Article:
Every morning I arrived at the house for breakfast at around 7 or 7:30. The volunteers and sisters served us bananas, tea and bread and then we gathered for a prayer. I’m not religious anymore, so I kind of forgot about the whole Catholic aspect to this. But I prayed nonetheless to bring the good vibes. There’s no organized anything after this part of the volunteering experience. Transportation is as you can get it. I found others who were going to Shanti Dan and we took a public bus and a rickshaw to get there. I highly recommend finding other people who have been there a while and following them. I did it on my own one day with another newbie and we were lost lost lost. She ended up paying an extortion fee of a 100RS to a taxi driver to get us there on time.
Once at the Shanti Dan house, there were no plans, no agenda, just the other volunteers expertise on what to do for the three hours at Shanti Dan. The complex is clean, the women well taken care of, especially give that there’s no other alternative for their lives other than compassionate family members. The more able ones run a laundry on the top floor and the others hang out around the courtyard. I learned over the week that the first order of business is making beds, and the second is entertaining the ladies. Bring nail clippers and nail polish, lotion to apply, and crayons and coloring books. The latter meant that I had a nice little art time going with six or so ladies throughout the week. Another volunteer commented that I looked very happy when I was showing them how to color.
By the end of my week there, I was an old pro and introducing the new volunteers – three Japanese girls – how to manage time and get to know the ladies. I only stayed eight days, but some women stayed three months making Kolkata their home. I loved Kolkata the city and used the day off and the afternoons to walk around it, eating only street food and taking pictures of the daily life. I also finished the book A Fine Balance by Rohinton Mistry and it came alive while there because I could see the city type that he described so beautifully.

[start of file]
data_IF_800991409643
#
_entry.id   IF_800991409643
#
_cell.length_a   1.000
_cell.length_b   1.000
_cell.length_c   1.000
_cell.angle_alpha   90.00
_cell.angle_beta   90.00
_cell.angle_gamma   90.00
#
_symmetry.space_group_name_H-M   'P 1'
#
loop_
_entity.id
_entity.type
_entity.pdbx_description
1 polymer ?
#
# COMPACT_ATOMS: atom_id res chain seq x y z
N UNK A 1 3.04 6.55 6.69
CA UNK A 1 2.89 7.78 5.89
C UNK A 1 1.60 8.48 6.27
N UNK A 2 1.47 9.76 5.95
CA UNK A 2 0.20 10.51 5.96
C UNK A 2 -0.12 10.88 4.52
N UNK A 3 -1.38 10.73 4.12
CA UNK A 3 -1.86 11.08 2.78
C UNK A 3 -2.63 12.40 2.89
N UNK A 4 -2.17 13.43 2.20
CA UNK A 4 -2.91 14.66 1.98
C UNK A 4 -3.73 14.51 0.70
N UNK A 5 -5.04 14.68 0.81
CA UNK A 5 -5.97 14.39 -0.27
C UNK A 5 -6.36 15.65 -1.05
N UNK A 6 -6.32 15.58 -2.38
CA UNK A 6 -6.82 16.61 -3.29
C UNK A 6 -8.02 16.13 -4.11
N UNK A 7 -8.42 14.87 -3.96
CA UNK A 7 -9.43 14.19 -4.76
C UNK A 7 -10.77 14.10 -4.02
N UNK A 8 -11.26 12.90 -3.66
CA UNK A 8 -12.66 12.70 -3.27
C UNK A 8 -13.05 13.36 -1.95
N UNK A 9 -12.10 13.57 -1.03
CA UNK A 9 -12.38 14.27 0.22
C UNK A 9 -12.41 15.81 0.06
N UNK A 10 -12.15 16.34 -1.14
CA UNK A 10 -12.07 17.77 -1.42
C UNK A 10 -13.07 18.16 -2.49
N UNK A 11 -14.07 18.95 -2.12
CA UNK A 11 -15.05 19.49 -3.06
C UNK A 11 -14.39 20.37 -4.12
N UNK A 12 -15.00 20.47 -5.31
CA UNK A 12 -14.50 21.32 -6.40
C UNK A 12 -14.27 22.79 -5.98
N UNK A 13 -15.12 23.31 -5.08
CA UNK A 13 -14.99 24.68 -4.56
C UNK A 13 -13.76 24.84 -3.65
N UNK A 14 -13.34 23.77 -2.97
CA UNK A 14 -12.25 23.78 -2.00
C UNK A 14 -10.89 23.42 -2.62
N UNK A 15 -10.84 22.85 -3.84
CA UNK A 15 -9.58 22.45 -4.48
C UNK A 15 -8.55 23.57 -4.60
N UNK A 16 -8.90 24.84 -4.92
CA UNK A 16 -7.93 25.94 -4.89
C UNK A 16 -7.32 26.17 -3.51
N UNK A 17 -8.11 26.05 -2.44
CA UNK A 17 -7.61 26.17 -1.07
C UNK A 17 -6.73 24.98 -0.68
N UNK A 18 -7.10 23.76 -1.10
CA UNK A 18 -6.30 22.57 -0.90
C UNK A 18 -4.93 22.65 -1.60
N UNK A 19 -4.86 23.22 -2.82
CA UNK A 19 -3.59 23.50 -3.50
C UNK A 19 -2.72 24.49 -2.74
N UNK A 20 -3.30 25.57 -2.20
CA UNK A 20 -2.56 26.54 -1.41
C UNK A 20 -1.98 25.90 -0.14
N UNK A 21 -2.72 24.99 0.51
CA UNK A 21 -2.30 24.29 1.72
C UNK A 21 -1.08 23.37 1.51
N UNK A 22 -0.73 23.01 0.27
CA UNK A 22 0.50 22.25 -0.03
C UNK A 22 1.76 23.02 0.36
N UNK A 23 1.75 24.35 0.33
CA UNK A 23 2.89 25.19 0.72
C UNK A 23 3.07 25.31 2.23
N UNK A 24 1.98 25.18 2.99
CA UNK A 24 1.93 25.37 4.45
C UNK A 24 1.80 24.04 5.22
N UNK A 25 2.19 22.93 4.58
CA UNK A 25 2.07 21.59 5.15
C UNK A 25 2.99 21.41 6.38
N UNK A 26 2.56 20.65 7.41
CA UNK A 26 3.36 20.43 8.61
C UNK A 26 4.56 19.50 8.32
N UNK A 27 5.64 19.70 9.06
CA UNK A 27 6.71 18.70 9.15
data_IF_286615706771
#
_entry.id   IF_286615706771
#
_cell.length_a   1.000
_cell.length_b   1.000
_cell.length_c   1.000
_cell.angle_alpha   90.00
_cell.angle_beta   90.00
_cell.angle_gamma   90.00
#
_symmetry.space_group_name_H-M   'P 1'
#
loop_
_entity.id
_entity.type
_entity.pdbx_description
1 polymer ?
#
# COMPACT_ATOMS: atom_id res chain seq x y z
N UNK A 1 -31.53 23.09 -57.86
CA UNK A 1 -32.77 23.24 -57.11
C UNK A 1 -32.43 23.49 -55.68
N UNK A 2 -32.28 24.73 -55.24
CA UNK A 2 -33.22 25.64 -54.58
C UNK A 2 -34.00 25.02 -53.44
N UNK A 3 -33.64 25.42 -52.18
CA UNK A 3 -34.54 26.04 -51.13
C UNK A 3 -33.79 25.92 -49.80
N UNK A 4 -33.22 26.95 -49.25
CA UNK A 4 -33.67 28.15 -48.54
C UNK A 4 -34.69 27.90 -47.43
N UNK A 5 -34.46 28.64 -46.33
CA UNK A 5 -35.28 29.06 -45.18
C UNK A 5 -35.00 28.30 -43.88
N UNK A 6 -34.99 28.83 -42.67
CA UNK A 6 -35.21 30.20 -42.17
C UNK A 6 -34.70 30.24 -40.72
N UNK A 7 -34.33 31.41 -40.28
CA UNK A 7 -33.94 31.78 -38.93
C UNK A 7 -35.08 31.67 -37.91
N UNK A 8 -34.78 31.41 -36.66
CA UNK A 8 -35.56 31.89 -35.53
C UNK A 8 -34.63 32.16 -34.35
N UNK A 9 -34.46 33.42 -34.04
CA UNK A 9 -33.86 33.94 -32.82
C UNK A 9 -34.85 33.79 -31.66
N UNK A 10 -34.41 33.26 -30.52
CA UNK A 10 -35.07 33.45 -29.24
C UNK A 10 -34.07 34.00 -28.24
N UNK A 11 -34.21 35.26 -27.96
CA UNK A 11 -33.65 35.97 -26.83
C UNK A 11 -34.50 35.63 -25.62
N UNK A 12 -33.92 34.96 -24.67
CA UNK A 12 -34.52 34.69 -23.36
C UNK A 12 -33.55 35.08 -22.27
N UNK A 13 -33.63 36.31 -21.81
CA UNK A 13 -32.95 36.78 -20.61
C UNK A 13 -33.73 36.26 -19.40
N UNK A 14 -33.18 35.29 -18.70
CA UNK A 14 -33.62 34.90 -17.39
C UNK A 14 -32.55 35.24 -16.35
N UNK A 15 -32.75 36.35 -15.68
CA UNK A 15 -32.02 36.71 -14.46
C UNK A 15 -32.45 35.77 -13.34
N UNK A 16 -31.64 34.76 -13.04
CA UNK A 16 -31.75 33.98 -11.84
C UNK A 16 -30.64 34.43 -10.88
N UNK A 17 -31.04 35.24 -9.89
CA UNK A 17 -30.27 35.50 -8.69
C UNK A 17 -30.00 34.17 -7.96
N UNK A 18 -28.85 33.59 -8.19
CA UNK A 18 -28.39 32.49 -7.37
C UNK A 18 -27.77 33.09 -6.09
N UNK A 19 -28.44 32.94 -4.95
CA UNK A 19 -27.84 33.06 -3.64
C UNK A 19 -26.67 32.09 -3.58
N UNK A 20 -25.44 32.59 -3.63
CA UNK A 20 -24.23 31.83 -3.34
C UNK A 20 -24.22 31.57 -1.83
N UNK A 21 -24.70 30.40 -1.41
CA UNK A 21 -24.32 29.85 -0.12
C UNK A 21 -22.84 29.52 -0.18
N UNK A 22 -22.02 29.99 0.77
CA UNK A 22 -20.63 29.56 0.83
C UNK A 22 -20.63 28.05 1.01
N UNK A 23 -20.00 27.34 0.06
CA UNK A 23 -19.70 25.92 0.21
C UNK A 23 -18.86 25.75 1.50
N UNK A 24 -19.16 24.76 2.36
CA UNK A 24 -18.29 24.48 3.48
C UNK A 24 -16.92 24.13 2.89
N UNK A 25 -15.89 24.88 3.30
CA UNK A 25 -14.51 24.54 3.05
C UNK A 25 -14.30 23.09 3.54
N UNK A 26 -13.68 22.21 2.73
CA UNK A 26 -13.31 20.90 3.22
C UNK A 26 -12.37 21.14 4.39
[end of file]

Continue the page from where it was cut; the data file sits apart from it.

The best way to volunteer and get around is talk to other volunteers and be very loose. Have no expectations, but realize you are doing good and by showing up and making the most of your time there, you are helping. The cost is free to volunteer, there is no administration to cover or housing fees. You are free to volunteer at the houses you choose.
- Volunteer Vacations: Short-Term Adventures That Will Benefit You and Others
- Mother Teresa Mission Charities Web Site
- Hotel Diplomat on Sudder Street
- Seattle University’s Volunteer Guide. I downloaded this guide from their site and cannot refind the link. Here’s the original document. Their copyrighted, material not mine. I’m posting it because I can’t find it on their web site.
- NYTimes article on volunteering at Mother Teresa Mission Charities
- My post on international volunteering resources
- A beautiful essay on what it was like for this author to volunteer for the Mission Charities.
Help in Planning a Trip to India
- Check out my Planning a Trip to India in 11 Easy Steps: There are many more links to Indian blogs and advice on planning a trip to India.
- Is it safe for a woman to travel alone in India? I found it was, but I definitely had to change my behavior to be less open than I am used to the states. This article from a blog called Genderbytes on safety tips, while alarmist in tone, is actually very accurate in some basic things to keep in mind to stay safe.